President-elect Barack Obama has pledged to create a Cabinet-level chief technology officer, signaling the priority he places on high-tech issues. But a more important decision may be Obama's choice to lead the Federal Communications Commission. Although the current chairman, Republican Kevin J. Martin, has made some smart choices, the FCC needs fresh ideas on how to encourage competition and promote broadband Internet access. It also needs to fix nagging problems with its own procedures and stop trying to regulate speech.
Despite Congress' effort to spur competition in the 1996 Telecommunications Act, consolidation has been the dominant trend in the communications industry ever since. That has been facilitated by the FCC, which counted on phone, cable and wireless players to compete against each other instead of boosting competition within each industry. As a result, consumers have only a handful of choices for phone and TV service. Worse, the weakness of the competition has left U.S. consumers with broadband and wireless services that cost more but deliver less than those in the rest of the developed world. And with Internet and mobile devices playing an increasing role in commerce, education and entertainment, the U.S. can't afford to have poorer capabilities than its global competitors.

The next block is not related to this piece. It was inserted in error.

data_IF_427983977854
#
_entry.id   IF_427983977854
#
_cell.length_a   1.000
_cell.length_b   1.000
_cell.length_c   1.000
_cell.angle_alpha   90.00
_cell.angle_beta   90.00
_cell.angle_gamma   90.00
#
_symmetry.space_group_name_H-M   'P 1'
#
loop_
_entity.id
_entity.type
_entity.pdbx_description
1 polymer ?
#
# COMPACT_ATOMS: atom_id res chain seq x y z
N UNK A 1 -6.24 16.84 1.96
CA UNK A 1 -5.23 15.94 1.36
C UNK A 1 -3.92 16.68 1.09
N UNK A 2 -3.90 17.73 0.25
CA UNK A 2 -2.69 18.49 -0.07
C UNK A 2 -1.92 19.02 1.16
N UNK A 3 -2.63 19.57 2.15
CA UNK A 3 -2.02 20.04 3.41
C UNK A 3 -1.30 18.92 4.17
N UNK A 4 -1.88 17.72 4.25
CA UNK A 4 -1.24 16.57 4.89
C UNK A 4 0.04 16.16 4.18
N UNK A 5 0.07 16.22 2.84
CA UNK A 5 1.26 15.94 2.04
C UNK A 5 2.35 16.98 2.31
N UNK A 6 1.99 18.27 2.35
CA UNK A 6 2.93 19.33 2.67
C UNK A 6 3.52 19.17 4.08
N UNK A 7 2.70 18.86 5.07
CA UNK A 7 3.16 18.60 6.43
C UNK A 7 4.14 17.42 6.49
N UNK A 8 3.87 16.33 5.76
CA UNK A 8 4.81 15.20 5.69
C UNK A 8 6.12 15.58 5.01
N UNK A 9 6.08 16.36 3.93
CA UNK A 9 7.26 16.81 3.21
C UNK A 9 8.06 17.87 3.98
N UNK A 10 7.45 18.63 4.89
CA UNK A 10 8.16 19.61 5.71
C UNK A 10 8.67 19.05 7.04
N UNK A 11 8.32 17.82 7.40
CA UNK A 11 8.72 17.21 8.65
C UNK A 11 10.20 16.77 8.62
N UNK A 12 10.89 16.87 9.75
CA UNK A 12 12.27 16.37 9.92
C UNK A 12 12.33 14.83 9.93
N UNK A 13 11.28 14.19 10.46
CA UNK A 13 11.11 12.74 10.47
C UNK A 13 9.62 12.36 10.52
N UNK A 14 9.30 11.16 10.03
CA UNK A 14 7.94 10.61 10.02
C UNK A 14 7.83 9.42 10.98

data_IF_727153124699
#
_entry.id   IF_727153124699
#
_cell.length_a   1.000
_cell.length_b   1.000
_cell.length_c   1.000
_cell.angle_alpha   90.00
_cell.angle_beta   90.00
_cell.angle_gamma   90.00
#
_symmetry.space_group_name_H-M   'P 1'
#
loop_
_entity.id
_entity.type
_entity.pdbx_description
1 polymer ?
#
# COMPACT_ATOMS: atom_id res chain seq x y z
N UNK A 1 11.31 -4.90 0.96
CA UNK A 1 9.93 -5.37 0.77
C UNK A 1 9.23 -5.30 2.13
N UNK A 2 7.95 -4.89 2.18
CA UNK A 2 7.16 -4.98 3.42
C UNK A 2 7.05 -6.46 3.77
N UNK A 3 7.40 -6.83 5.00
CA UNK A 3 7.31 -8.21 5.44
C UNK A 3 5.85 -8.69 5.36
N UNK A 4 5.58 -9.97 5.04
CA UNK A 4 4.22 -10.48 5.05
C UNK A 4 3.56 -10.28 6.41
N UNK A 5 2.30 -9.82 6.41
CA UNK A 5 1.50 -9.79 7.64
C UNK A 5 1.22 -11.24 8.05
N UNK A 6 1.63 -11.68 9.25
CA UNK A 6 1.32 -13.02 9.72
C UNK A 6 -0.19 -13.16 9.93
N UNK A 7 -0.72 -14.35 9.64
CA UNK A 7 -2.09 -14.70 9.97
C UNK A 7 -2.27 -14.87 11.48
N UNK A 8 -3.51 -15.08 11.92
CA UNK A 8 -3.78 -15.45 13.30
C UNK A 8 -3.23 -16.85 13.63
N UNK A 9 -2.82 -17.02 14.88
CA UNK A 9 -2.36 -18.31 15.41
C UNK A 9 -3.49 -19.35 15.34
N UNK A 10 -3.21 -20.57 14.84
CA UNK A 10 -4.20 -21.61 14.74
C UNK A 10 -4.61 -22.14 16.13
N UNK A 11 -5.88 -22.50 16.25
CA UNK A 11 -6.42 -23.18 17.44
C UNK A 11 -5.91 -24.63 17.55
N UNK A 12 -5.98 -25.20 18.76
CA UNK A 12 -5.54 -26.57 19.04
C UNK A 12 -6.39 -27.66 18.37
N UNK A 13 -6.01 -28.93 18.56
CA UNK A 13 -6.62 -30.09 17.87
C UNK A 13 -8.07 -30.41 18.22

Making more of the spectrum available for new entrants could be part of the solution. Among the most important principles established by Martin is that the public interest isn't always served by seeking the highest possible fees for its airwaves. The commission sacrificed revenue on several spectrum bands to promote openness and innovation, allowing free public access (on unused TV channels) or requiring winning bidders to permit any compatible device or application to be used with their services. But under Martin, the FCC refused to reserve licenses for new competitors, allowing giant companies to outbid their would-be rivals.
The FCC also showed an alarming willingness to use government power to impose ineffective and discriminatory decency rules on broadcasters in the name of shielding children from profane or violent programming. More relevant to a bygone era's media environment, such rules reflect how poorly the commissioners seem to understand today's technological realities. Obama should strive for a technologically savvier FCC, which would be better equipped to regulate how broadcasters, phone and cable companies influence the flow of information and communications. Finally, he also should place a priority on opening the FCC itself. Under Martin, the commission was often slow and riven by internal battles. It needs to reform its arcane procedures, which give industry lobbyists an advantage they don't need and shouldn't have.